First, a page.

Rapeseed Oil Can't Take the Heat or the Pressure
Research undertaken at the University of Bath and published in the Journal of Industrial Ecology [2004 (7):3-4)]: considers the life cycle of mineral and rapeseed oil in mobile hydraulic systems, i.e. a forestry harvester and a road sweeper. The general conclusion showed that the systems that used rapeseed oil were not necessarily "better" for the environment. With the exception of greenhouse gas emissions, the rapeseed oil had more negative impacts than mineral oil. The study includes the production of the machinery, the oils and their use during the lives of the machines. They attributed the poorer environmental performance of the rapeseed oil to:
" its poor performance in the field. This is because it does not respond as well to high pressure and temperature as mineral oil, causing it to need more frequent replacement during use .Also, the rapeseed oil has more corrosive qualities than the mineral oil, and more hydraulic components need replacing during the life of a machine running on rapeseed oil than one running on mineral oil."
Because hydraulic systems operate with lots of oil — around 100 + liters — the desire for and use of biodegradable oils is increasing in forestry machine users. The possibility of spillage has big implications for the environment. Dr. Marcelle McManus and her co-authors note that local impacts (or impacts on the local environment) can be severe and depend on the surrounding conditions. These impacts are not reflected in LCA for various reasons, but McManus et. al say that,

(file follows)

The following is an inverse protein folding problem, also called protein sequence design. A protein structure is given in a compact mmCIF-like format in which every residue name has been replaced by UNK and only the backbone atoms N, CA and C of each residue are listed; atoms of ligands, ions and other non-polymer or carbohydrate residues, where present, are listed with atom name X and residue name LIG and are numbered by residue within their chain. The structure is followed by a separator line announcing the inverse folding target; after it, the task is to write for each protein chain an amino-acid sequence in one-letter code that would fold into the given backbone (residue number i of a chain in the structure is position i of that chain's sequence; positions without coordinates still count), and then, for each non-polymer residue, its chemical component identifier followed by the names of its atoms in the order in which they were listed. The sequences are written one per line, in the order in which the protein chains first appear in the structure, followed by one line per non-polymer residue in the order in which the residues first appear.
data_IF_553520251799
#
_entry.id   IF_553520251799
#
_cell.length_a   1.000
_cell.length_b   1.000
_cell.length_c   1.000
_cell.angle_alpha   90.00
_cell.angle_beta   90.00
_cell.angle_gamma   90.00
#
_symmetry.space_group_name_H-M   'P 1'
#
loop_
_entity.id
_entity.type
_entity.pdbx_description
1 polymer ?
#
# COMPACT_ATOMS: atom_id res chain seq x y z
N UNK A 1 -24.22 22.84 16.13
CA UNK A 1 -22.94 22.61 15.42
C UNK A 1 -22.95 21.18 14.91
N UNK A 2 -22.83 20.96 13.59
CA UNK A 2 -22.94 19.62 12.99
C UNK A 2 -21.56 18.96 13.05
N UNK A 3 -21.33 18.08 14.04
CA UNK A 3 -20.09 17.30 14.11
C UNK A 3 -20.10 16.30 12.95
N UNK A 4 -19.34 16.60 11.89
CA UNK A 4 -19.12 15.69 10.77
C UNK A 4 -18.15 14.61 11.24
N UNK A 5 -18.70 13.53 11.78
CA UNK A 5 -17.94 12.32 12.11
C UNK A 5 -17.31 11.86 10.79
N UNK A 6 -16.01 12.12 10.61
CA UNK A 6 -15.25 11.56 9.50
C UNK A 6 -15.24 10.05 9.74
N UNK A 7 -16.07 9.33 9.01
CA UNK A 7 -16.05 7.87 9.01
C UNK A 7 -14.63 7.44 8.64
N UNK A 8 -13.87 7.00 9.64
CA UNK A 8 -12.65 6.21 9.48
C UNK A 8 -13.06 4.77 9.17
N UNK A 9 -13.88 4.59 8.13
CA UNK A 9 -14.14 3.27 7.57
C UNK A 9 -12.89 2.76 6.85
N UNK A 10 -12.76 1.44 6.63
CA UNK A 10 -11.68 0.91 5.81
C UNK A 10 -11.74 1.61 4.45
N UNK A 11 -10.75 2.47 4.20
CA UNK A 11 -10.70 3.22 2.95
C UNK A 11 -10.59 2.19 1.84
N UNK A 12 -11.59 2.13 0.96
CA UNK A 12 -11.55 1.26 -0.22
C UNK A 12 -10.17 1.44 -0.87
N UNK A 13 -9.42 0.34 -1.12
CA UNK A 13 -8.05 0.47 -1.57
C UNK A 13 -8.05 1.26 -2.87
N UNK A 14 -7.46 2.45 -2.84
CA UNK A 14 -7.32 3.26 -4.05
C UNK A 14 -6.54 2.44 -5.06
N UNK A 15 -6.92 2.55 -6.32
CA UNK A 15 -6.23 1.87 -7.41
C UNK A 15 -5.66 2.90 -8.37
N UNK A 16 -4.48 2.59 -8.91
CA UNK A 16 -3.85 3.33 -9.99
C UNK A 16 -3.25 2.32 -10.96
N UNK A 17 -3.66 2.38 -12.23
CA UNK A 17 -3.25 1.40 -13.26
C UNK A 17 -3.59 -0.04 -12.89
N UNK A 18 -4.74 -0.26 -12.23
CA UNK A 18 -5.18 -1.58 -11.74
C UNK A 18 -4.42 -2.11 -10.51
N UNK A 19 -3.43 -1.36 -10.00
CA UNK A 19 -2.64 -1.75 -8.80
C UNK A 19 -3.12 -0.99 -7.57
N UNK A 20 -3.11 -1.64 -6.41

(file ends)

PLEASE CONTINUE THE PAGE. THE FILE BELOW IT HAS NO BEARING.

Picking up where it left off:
" a spill of either type of oil results in ecological and environmental damage. Oil is often released at high temperature and pressure; therefore, plants and animals may be burned or scorched with a significant spill of oil of any type. The use of rapeseed oil within a system is not a license to minimize maintenance procedures and worry less about spillage into the environment. Spillage of rapeseed oil may result in a faster recovery, but it still causes environmental damage."
We're not trying to knock rapeseed oil here, but it is important to note where improvements and further research should be conducted for new green technologies. In fact, the LCA notes repeatedly that the impact on greenhouse gases of the mineral oil systems far outweighs any of the other categories considered (ozone-depleting gases, acidification, heavy metals, carcinogens, pesticides, etc.). The results are also influenced by the performance of the rapeseed oil. The more often it needs to be replaced in machinery the more impact it causes. This study helps us realize the importance of considering the full life cycle impacts before choosing an oil type and that further investigation should be conducted to improve rapeseed oil performance. The purpose of this study is not to show that mineral oil is better, but to emphasize that rapeseed oil needs to be improved to make it a more viable and truly greener choice. Read the article. Via: Journal of Industrial Ecology. More on rapeseed oil here, here and here. Image credit: GABI.